Until I Found You
About This Book
Finding each other was only the beginning . . .
When Kate Darby swerves off a mountain road to avoid hitting a California condor, she ends up trapped in her car, teetering on the edge of a cliff. Terrified, she breathes a prayer that changes her life.
It’s Nick Sheridan who comes to Kate’s rescue. Nick is handsome and confident, and he seems to develop a habit of rescuing her, but Kate is in town only until her grandmother recuperates from a stroke. She’s not planning to get involved with one of the locals.
Nick is a reformed veteran of life in the fast lane, a new Christian, and a travel writer. When he sees a car dangling on the edge of a cliff, the daredevil in him jumps into action. He doesn’t expect to be swept off his feet by the car’s occupant. He’s made a vow–no dating for a year–but keeping that vow is going to be a lot more difficult now that he’s met Kate Darby . . .
While this doesn’t appear to be Victoria’s first novel, she’s definitely new to Bethany House and new to me. I therefore hoped to discover a new favorite author whom I can add to my must-read list for all future releases. Plus, as a fourth-generation Southern Californian, I was intrigued by this story’s SoCal mountain setting and the apparent inclusion of California condors in this story.
I prefer books that are black-and-white. Clear cut. I either love them or hate them. But every once in a while, a pesky little gray book will sneak in, offering enough entertainment for me to keep reading to the end, but leaving me with a shrug and an “it was okay” attitude. Until I Found You was just such a frustrating gray book for me. Trying to pick apart a “gray,” neither-loved-nor-hated-it book is a delicate business that requires me to start on the outside and work my way in.
First, the cover. Surprisingly not up to par with the quality one usually gets from Bethany House. It looks almost self-published to me, with a poorly Photoshopped stock photo (note the skin discoloration all around the clothing hemlines) and an uninspiring square block for the text on the back. My first thought is that someone was trying to emulate the brilliance of a cover like Lisa Wingate’s Blue Moon Bay, but didn’t quite succeed.
I’m usually a HUGE fan of prologues, but this one incorporated way too much backstory for me. I appreciated the desire to “show” the inciting incident—Leona’s stroke—that brings the hero and heroine together, but we were immediately given an entire (and unnecessary) family history. Not just that Leona was a widow with no other relatives but her granddaughter Kate, but we were also given her dead husband’s name, his profession, how long they’d been married, how they had only one son, that son’s name and eventual demise, the daughter-in-law’s equally sad demise, the granddaughter, and the granddaughter’s worldliness and lack of faith. All this in the first two paragraphs. It was way too much for me to digest, and I think all that info would have been better served scattered as breadcrumbs throughout the story, instead of plunking down the whole backstory loaf right at the beginning of the meal.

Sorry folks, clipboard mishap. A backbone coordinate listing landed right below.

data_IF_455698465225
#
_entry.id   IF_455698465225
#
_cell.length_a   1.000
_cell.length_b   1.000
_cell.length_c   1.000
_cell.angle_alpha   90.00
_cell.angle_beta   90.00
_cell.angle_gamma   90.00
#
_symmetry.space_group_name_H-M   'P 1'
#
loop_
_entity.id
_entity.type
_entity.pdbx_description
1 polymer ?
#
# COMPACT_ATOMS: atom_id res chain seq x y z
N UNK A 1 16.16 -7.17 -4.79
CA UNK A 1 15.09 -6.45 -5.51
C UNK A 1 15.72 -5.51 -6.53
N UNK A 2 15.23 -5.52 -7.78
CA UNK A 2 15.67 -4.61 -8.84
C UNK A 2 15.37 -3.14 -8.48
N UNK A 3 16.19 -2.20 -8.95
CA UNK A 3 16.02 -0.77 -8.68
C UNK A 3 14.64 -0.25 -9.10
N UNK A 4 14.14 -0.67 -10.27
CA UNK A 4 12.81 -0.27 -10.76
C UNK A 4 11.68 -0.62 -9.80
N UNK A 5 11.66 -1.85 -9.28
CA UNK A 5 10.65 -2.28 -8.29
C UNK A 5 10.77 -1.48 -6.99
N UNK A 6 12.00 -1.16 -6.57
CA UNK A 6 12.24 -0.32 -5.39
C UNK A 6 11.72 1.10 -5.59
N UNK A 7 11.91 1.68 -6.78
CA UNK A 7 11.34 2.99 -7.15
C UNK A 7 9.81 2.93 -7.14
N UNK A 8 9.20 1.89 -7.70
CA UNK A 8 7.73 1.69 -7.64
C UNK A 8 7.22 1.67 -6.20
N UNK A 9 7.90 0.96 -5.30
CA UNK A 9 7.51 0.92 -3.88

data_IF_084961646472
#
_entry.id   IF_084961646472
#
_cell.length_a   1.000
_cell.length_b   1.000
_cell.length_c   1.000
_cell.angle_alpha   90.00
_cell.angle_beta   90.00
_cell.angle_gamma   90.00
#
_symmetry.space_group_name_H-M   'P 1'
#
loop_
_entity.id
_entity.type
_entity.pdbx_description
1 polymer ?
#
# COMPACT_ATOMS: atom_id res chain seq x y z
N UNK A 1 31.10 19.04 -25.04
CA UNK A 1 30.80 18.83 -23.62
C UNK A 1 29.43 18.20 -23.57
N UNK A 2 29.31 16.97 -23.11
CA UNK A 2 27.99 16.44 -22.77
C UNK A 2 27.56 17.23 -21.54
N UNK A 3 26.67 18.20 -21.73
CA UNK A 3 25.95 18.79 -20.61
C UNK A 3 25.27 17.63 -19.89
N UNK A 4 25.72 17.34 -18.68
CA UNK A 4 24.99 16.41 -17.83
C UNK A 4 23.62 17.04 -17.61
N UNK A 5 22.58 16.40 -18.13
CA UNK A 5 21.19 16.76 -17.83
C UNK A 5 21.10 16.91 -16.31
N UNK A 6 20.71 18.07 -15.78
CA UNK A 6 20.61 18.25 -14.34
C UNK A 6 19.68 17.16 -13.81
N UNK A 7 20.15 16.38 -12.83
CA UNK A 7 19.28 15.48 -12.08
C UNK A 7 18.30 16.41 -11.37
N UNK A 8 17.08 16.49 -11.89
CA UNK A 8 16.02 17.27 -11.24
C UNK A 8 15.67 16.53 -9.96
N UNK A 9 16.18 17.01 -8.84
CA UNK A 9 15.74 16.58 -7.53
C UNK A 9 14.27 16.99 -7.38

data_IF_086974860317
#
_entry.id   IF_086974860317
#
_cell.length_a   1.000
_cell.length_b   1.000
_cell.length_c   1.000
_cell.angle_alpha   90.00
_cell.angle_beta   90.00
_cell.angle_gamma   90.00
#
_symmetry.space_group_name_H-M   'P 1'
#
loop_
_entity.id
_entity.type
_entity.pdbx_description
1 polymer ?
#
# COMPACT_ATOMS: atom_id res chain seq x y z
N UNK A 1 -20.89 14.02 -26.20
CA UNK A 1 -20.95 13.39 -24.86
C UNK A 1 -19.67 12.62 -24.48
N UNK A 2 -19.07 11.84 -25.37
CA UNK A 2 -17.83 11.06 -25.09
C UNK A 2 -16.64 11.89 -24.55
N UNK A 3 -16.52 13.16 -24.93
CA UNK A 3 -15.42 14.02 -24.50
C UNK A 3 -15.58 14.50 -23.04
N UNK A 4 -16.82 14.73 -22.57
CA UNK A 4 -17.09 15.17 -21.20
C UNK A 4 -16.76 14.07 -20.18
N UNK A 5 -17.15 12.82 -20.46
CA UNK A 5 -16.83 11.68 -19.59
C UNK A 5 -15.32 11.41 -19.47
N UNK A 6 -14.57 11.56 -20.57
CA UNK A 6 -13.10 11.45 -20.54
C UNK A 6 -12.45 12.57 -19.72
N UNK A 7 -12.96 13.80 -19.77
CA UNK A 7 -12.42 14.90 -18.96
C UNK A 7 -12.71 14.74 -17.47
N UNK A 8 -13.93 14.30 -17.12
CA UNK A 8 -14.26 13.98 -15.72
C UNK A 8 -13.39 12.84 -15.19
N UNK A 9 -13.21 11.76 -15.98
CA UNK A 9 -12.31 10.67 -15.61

The back cover promised a hero who’d vowed not to date for a full year—a year that is only half over at the start of the book. But he’s not only kissing the heroine rather frequently, he even says they’re officially dating four months before his year is over. In fact, he is actually encouraged by his pastor-brother to chuck his vow out the window and do what he feels is right. Yet, in the end, he’s anxious to celebrate the end of his vow-year by proposing to Kate. So, what, “dating” = being engaged? And anything that happens before that is just . . . friendship with benefits?
I think that’s really what kept this from being a great read for me: the unevenness of the spiritual thread. Nick had a vow not to date but met Kate and liked her, so out went the vow and in came the girlfriend. Likewise, Kate had no faith in anything but herself, but one visit to a living nativity and suddenly she believes. The favorite quote I highlighted in bold above was one I thought would play out as the theme of the book, and for a while it did. Kate did fall in love with Nick before she fell in love with God. But then all Nick did to let her down was . . . get a speeding ticket?
And in the end, Kate’s faith was never independent from her relationship with Nick. There was never a moment when he was truly gone and her own resources were utterly spent so that she had to finally realize only God was in control. She was never without a job, never without a roof over her head, never without her grandmother, and never truly without Nick.
Overall, I guess I’m feeling that the book contradicted itself thematically. The romantic tension was heavily tied up in the spiritual thread, which turned out to be full of holes. The characters were rather formulaic for Christian romance—gorgeous girl with no faith versus hot guy with new faith for her to tempt—and I never really connected with them. That said, the quality of the writing and uniqueness of the setting were enough to keep me reading all the way through, even if the romance wasn’t as swoon-worthy or the faith elements as heart-touching as I would have liked. I’m willing to take a look at future titles from this author, but I don’t feel this is one for my keeper shelf or must-read lists at this time. Perhaps her next book will change my mind!
Available May 6, 2014 from Bethany House Publishers